Missed this in December, but worth a read. Quoting in part:
The problem in Toronto, as in other Canadian cities, is the ideological fixation on cities as centres of political power that can impose utopian visions on voters who mostly want the simple things they have wanted for centuries from their cities — roads that are passable, snow that’s removed, garbage that’s collected, transit that’s functional and water that’s drinkable.
It’s the new urban blight. Across the country, city governments are in varying states of disarray, if not chaos. The range is wide, from the badly governed fiasco in Toronto to outright corruption in Montreal and boondoggle-prone governments in Vancouver, Calgary and other Western cities. Taxes are rising, spending is soaring, but roads are crumbling and the basics often ignored.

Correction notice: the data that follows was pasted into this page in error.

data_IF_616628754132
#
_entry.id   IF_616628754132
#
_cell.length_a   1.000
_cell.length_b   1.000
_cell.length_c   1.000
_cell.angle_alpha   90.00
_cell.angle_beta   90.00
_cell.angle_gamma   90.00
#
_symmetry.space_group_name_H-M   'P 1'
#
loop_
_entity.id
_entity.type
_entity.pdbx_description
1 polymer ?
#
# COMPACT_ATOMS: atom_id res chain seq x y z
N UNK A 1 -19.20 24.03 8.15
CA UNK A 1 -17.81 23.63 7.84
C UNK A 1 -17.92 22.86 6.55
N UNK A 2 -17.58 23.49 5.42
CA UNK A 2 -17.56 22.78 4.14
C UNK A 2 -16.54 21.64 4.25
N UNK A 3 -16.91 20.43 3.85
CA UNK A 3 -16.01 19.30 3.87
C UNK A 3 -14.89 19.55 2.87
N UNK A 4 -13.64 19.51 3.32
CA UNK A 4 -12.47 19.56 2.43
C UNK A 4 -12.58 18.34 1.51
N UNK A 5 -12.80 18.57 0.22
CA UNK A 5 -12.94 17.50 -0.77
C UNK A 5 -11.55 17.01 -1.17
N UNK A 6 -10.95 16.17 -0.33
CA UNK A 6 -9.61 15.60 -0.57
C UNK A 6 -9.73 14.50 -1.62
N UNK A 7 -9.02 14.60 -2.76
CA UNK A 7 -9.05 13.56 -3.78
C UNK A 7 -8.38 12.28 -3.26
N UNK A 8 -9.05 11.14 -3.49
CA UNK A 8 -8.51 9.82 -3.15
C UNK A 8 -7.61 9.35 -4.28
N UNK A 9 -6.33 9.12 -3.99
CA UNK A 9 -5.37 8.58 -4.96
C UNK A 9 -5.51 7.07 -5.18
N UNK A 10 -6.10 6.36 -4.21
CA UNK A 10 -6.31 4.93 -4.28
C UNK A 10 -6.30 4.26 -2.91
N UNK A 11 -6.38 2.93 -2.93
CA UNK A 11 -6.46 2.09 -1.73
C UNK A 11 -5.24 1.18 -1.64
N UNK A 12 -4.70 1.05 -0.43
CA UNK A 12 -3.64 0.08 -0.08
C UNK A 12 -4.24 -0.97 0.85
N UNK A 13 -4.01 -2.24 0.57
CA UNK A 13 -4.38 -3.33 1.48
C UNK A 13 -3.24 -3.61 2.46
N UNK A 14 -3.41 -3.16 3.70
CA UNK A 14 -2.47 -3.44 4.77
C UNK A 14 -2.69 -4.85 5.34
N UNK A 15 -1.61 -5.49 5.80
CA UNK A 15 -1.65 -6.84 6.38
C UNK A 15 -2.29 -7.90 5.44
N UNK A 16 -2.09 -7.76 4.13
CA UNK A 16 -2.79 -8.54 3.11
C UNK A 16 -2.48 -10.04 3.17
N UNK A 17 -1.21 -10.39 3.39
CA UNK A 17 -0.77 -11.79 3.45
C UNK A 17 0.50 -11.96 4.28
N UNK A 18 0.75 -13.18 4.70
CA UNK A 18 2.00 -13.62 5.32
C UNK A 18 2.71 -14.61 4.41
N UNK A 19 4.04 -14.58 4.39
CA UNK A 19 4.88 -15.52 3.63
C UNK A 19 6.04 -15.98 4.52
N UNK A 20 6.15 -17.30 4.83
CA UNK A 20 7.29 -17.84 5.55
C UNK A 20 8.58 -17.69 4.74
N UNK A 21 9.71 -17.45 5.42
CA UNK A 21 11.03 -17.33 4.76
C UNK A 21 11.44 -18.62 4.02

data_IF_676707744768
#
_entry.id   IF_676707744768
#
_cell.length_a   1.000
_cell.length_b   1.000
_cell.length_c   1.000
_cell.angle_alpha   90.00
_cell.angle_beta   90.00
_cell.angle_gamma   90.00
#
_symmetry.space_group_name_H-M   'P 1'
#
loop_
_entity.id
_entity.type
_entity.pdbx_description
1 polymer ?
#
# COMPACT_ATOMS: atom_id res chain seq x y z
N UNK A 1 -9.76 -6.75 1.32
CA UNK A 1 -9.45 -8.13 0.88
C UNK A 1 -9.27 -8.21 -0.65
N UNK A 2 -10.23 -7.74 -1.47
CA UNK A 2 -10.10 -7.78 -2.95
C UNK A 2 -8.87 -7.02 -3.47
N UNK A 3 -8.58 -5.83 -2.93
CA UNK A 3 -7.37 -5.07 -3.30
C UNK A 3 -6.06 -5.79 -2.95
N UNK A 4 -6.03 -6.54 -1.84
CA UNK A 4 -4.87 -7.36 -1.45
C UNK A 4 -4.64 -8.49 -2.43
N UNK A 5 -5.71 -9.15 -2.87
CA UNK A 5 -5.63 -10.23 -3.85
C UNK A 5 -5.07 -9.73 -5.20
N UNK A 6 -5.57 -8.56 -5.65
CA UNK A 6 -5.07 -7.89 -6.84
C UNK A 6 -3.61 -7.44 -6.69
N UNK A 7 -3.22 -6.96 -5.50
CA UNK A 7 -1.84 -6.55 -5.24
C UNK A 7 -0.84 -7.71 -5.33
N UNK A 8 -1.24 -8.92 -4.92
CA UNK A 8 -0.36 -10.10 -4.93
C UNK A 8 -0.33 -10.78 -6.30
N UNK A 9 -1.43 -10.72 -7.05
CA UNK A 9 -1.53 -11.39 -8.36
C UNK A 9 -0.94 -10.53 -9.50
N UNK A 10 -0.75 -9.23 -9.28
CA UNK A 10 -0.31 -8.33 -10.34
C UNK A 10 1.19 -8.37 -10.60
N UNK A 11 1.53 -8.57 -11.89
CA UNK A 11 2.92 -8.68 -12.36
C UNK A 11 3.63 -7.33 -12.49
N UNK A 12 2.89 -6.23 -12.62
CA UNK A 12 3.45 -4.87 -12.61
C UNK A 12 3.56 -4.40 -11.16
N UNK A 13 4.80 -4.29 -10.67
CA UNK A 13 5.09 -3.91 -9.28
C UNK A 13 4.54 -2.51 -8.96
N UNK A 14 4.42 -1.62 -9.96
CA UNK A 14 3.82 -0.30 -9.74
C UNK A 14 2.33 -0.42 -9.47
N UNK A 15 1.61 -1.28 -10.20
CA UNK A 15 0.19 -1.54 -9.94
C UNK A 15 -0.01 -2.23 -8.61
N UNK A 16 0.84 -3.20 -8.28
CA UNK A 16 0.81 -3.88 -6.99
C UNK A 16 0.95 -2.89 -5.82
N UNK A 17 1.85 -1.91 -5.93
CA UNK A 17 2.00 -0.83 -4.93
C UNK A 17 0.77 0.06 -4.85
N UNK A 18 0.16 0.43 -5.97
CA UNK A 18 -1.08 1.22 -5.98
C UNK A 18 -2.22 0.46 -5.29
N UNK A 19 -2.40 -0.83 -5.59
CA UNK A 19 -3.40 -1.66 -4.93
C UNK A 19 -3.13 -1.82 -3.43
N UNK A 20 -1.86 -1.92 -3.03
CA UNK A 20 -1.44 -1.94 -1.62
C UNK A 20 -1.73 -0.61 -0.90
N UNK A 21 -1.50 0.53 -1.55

How this came to be is not chance. One central reason is the rise of a new urban ideology, one that sees city politics not as a provider of services to voters, but as a new paradigm in which mayors and local politicians become the stewards of some new utopian vision. If Mayors Ruled the World is the title of a new book being endorsed by Toronto-based Richard Florida, a New City guru. The book argues that we award city governments more power and create “muscular mayors.”
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